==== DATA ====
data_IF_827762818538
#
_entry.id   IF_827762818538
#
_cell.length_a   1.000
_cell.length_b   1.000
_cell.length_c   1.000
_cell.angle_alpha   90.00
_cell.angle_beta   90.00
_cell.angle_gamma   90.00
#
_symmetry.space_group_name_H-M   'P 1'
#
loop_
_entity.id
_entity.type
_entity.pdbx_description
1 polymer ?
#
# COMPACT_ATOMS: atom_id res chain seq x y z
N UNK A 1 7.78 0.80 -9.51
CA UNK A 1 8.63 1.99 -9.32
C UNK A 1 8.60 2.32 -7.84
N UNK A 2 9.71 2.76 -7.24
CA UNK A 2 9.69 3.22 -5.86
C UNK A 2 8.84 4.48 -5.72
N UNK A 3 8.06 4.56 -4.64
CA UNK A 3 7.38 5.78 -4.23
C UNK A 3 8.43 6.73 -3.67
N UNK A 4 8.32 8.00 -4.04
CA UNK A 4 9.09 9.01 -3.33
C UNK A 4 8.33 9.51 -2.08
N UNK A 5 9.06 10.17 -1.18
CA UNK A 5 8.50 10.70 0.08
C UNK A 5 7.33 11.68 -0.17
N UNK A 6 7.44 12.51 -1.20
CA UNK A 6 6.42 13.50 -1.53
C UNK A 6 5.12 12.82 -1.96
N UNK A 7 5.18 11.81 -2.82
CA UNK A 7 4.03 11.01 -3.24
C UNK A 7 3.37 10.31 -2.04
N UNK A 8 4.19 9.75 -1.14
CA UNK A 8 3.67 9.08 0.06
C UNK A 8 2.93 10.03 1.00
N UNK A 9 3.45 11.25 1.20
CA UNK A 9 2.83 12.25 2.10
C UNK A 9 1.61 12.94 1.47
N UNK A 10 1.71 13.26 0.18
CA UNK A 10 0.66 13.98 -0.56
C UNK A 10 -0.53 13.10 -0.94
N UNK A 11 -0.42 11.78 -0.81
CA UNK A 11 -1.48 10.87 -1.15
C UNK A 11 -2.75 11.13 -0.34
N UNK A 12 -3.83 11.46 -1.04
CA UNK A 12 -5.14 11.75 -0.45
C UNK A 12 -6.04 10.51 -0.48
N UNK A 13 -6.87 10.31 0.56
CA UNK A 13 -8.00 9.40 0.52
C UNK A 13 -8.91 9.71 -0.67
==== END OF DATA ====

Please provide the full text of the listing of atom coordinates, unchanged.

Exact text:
data_IF_827762818538
#
_entry.id   IF_827762818538
#
_cell.length_a   1.000
_cell.length_b   1.000
_cell.length_c   1.000
_cell.angle_alpha   90.00
_cell.angle_beta   90.00
_cell.angle_gamma   90.00
#
_symmetry.space_group_name_H-M   'P 1'
#
loop_
_entity.id
_entity.type
_entity.pdbx_description
1 polymer ?
#
# COMPACT_ATOMS: atom_id res chain seq x y z
N UNK A 1 7.78 0.80 -9.51
CA UNK A 1 8.63 1.99 -9.32
C UNK A 1 8.60 2.32 -7.84
N UNK A 2 9.71 2.76 -7.24
CA UNK A 2 9.69 3.22 -5.86
C UNK A 2 8.84 4.48 -5.72
N UNK A 3 8.06 4.56 -4.64
CA UNK A 3 7.38 5.78 -4.23
C UNK A 3 8.43 6.73 -3.67
N UNK A 4 8.32 8.00 -4.04
CA UNK A 4 9.09 9.01 -3.33
C UNK A 4 8.33 9.51 -2.08
N UNK A 5 9.06 10.17 -1.18
CA UNK A 5 8.50 10.70 0.08
C UNK A 5 7.33 11.68 -0.17
N UNK A 6 7.44 12.51 -1.20
CA UNK A 6 6.42 13.50 -1.53
C UNK A 6 5.12 12.82 -1.96
N UNK A 7 5.18 11.81 -2.82
CA UNK A 7 4.03 11.01 -3.24
C UNK A 7 3.37 10.31 -2.04
N UNK A 8 4.19 9.75 -1.14
CA UNK A 8 3.67 9.08 0.06
C UNK A 8 2.93 10.03 1.00
N UNK A 9 3.45 11.25 1.20
CA UNK A 9 2.83 12.25 2.10
C UNK A 9 1.61 12.94 1.47
N UNK A 10 1.71 13.26 0.18
CA UNK A 10 0.66 13.98 -0.56
C UNK A 10 -0.53 13.10 -0.94
N UNK A 11 -0.42 11.78 -0.81
CA UNK A 11 -1.48 10.87 -1.15
C UNK A 11 -2.75 11.13 -0.34
N UNK A 12 -3.83 11.46 -1.04
CA UNK A 12 -5.14 11.75 -0.45
C UNK A 12 -6.04 10.51 -0.48
N UNK A 13 -6.87 10.31 0.56
CA UNK A 13 -8.00 9.40 0.52
C UNK A 13 -8.91 9.71 -0.67